Can a church that is smaller in membership still be a church of significance? When I was a seminary student in the 1980’s, one of my classmates asked a professor to pray that upon graduation, he would be called to a “significant” church. The professor was (shall I say) not happy! However, misdirected the student’s prayer may have been, the concept of serving in a significant way is probably one which many of us feel. Still, it begs the question, “What does it take for your ministry to be significant?” And, if one is called to serve in a smaller membership church, can that context be considered significant?
Recently, I traveled outside of New Orleans for seminary business. On trips to Wyoming and Arkansas I encountered a phenomenon that is seldom seen in New Orleans: snow! Foe three days during the Wyoming Baptist State Convention, it snowed each day. I upgraded my vehicle at the rental counter to a 4-wheel drive as a result. Several weeks later, in going to the Arkansas Baptist Evangelism Conference, I delayed my trip by a day, waiting for the roadways to clear from an Ozark snowfall.
The experience caused me to reflect upon the parallels between smaller membership churches and snowfall.
Like snowflakes, every small church is significant. What have we been told about each individual snowflake? Every snowflake is different; each one is unique. I take their word for it. I have not examined multitudes of snowflakes under a microscope, but I take it by faith that every snowflake is unique. That suggests that each one is significant, in its uniqueness. Each one is different from all the rest.
Small churches are not all just alike. They are different in context, history, focus, and potential. From a distance (like snowflakes) they may seem to be just alike. But on closer examination each small church is unique. This uniqueness means that God has shaped your church for a significant place in the kingdom of God. Your ministry in the church you serve, regardless of the size, is a unique and significant component of the overall plan of God. No other church can perform the task of your church; and your church is not expected to perform the role of any other local church. Like a snowflake, you have God’s individual fingerprint on you as a church.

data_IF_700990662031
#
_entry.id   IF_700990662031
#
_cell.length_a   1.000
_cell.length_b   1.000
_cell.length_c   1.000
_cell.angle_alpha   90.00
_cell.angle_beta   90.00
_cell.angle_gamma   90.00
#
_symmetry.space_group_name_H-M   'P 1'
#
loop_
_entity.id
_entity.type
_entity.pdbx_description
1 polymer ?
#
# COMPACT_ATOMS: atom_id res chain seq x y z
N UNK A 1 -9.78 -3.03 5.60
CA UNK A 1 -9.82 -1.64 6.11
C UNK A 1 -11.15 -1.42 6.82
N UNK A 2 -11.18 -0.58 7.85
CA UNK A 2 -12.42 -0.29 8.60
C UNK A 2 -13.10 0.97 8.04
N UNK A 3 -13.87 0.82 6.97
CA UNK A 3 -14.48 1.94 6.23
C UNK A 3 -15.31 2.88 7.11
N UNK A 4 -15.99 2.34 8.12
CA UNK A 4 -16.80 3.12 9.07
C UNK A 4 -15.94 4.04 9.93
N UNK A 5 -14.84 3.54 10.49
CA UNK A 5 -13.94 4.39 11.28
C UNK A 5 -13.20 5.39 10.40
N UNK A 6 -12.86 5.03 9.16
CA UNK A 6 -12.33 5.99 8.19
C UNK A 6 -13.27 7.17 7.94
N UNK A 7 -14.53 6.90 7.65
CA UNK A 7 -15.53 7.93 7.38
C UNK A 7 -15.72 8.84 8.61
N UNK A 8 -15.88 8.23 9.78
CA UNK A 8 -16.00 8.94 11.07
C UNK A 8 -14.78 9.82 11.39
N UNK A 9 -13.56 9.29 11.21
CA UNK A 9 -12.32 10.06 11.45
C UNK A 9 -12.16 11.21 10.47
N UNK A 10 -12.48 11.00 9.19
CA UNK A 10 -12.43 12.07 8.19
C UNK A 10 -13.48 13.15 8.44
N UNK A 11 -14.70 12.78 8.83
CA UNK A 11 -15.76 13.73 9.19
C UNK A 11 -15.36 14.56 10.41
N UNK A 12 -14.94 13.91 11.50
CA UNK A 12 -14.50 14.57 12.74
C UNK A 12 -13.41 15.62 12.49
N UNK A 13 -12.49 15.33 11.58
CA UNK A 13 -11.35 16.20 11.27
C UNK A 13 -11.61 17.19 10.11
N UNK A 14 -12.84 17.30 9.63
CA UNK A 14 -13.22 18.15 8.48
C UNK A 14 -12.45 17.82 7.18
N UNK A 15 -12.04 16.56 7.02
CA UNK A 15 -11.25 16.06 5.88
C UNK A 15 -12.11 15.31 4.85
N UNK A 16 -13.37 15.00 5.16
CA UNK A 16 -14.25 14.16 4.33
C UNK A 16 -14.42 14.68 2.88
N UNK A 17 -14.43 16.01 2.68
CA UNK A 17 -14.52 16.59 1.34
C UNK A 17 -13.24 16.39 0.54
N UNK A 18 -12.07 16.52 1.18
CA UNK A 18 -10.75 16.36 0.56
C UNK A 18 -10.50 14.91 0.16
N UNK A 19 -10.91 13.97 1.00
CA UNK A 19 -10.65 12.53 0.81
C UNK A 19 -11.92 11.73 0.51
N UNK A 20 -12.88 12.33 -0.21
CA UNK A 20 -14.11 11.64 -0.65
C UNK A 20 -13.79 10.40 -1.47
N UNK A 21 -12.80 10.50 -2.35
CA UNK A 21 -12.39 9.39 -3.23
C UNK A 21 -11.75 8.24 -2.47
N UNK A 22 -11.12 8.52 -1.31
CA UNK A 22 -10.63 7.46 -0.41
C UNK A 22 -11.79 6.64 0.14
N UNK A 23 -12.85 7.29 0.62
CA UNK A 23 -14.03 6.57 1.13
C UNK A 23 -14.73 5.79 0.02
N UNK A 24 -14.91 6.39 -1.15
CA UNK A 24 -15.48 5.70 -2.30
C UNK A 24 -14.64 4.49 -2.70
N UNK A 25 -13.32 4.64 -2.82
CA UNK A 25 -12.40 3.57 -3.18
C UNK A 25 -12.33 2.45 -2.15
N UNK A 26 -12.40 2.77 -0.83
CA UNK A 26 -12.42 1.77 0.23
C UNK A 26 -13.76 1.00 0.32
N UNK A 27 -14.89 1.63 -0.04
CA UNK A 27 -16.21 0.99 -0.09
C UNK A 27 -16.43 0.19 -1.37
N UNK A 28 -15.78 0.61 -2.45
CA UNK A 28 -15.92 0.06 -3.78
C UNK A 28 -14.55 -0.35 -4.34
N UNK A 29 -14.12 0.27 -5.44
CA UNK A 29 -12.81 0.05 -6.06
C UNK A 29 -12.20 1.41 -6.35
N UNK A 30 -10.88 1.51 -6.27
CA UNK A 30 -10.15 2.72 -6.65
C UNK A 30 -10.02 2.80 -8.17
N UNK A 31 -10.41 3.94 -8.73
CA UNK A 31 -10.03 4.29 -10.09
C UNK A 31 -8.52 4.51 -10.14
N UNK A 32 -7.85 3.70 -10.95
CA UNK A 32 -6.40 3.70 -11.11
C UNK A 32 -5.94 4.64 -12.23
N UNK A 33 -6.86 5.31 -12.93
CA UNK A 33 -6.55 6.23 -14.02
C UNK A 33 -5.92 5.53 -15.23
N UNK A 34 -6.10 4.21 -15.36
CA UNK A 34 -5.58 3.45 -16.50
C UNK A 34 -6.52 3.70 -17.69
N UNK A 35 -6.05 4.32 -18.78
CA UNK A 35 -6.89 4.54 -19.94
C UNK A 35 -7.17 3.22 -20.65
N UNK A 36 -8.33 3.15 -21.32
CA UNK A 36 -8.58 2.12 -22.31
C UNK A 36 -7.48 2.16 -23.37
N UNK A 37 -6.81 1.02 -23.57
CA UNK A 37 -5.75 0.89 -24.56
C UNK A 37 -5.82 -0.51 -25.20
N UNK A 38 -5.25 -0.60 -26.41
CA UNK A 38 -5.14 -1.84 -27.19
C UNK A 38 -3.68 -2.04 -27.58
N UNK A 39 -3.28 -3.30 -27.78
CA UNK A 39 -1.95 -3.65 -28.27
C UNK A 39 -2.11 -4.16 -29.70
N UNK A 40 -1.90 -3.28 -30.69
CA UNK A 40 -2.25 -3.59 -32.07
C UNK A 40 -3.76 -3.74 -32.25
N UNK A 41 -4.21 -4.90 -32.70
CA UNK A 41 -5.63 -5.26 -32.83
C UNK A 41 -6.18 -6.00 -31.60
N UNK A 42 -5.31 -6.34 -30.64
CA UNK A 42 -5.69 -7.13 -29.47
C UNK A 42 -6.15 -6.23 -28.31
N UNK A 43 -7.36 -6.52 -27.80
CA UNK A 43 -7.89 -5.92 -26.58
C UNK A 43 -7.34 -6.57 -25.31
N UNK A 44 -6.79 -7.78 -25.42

Also, like snowflakes, smaller churches are significant in terms of their collective role in the Kingdom of God. One snowflake may be beautiful, but it may go largely unnoticed if it is not joined by its friends. However, put a whole lot of snowflakes together, all at once, one a cold wintry night (every school kids dream come true) and the snow can literally take over a city. Schools close, businesses shut down, electricity can be lost, and traffic slows to a snail’s pace. A lot of individual, unique snowflakes are suddenly seen to have great significance when they get together.
Small churches constitute the majority of the Southern Baptist Convention. We are a big convention of mostly smaller churches. By some estimates, as many as 75-80% of SBC churches are less than 125 in worship attendance. It should be obvious, that 75% of anything is significant. Since, the overwhelming majority of SBC churches are in this category, it should be self-evident that smaller churches are significant because there are so many of them. Abraham is to have said, “God must love the common man, he made so many of them.” To paraphrase, “God must consider smaller membership churches to be important, he made so many of them.”
Significance is measured in many ways. Size is a factor that may or may not be an accurate measurement. However, a church that is fulfilling its mission, focused on its task, relying on the dynamic of the Holy Spirit, and proclaiming the transforming gospel of Jesus Christ, should realize its significance in the plan of God.
The next time you see a picturesque snow fall, remember the lesson: Like snow, smaller churches are significant, they matter in their uniqueness and they matter in their collective impact for the body of Christ.
The Caskey Center for Church Excellence at New Orleans Baptist Theological Seminary exists to advance church excellence in smaller membership and bivocational churches.
Dr. Mark Tolbert
Director, Caskey Center for Church Excellence
New Orleans Baptist Theological Seminary